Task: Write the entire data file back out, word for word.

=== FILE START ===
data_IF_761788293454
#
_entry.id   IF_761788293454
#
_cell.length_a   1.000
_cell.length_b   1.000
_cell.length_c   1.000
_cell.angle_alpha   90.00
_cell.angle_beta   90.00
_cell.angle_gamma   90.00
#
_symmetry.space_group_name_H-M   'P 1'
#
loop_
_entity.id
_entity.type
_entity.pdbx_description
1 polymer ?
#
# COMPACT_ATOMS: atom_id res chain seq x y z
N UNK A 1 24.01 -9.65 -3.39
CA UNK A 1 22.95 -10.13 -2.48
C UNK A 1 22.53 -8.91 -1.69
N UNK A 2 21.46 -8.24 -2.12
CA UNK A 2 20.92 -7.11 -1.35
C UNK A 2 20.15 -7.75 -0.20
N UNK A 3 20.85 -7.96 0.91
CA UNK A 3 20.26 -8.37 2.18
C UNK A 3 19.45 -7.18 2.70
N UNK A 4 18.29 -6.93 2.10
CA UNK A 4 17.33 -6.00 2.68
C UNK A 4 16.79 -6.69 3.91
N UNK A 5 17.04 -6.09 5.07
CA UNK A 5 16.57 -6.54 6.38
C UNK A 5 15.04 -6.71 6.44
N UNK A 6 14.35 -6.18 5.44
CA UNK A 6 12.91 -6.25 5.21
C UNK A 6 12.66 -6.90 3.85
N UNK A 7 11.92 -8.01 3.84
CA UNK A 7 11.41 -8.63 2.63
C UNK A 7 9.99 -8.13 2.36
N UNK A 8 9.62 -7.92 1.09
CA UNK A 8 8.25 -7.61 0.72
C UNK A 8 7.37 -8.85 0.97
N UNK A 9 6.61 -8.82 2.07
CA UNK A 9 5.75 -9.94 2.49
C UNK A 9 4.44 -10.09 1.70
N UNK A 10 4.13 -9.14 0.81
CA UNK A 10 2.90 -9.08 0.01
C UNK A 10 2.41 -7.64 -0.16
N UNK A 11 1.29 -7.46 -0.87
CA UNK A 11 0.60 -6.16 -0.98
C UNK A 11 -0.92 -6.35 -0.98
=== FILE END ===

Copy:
data_IF_761788293454
#
_entry.id   IF_761788293454
#
_cell.length_a   1.000
_cell.length_b   1.000
_cell.length_c   1.000
_cell.angle_alpha   90.00
_cell.angle_beta   90.00
_cell.angle_gamma   90.00
#
_symmetry.space_group_name_H-M   'P 1'
#
loop_
_entity.id
_entity.type
_entity.pdbx_description
1 polymer ?
#
# COMPACT_ATOMS: atom_id res chain seq x y z
N UNK A 1 24.01 -9.65 -3.39
CA UNK A 1 22.95 -10.13 -2.48
C UNK A 1 22.53 -8.91 -1.69
N UNK A 2 21.46 -8.24 -2.12
CA UNK A 2 20.92 -7.11 -1.35
C UNK A 2 20.15 -7.75 -0.20
N UNK A 3 20.85 -7.96 0.91
CA UNK A 3 20.26 -8.37 2.18
C UNK A 3 19.45 -7.18 2.70
N UNK A 4 18.29 -6.93 2.10
CA UNK A 4 17.33 -6.00 2.68
C UNK A 4 16.79 -6.69 3.91
N UNK A 5 17.04 -6.09 5.07
CA UNK A 5 16.57 -6.54 6.38
C UNK A 5 15.04 -6.71 6.44
N UNK A 6 14.35 -6.18 5.44
CA UNK A 6 12.91 -6.25 5.21
C UNK A 6 12.66 -6.90 3.85
N UNK A 7 11.92 -8.01 3.84
CA UNK A 7 11.41 -8.63 2.63
C UNK A 7 9.99 -8.13 2.36
N UNK A 8 9.62 -7.92 1.09
CA UNK A 8 8.25 -7.61 0.72
C UNK A 8 7.37 -8.85 0.97
N UNK A 9 6.61 -8.82 2.07
CA UNK A 9 5.75 -9.94 2.49
C UNK A 9 4.44 -10.09 1.70
N UNK A 10 4.13 -9.14 0.81
CA UNK A 10 2.90 -9.08 0.01
C UNK A 10 2.41 -7.64 -0.16
N UNK A 11 1.29 -7.46 -0.87
CA UNK A 11 0.60 -6.16 -0.98
C UNK A 11 -0.92 -6.35 -0.98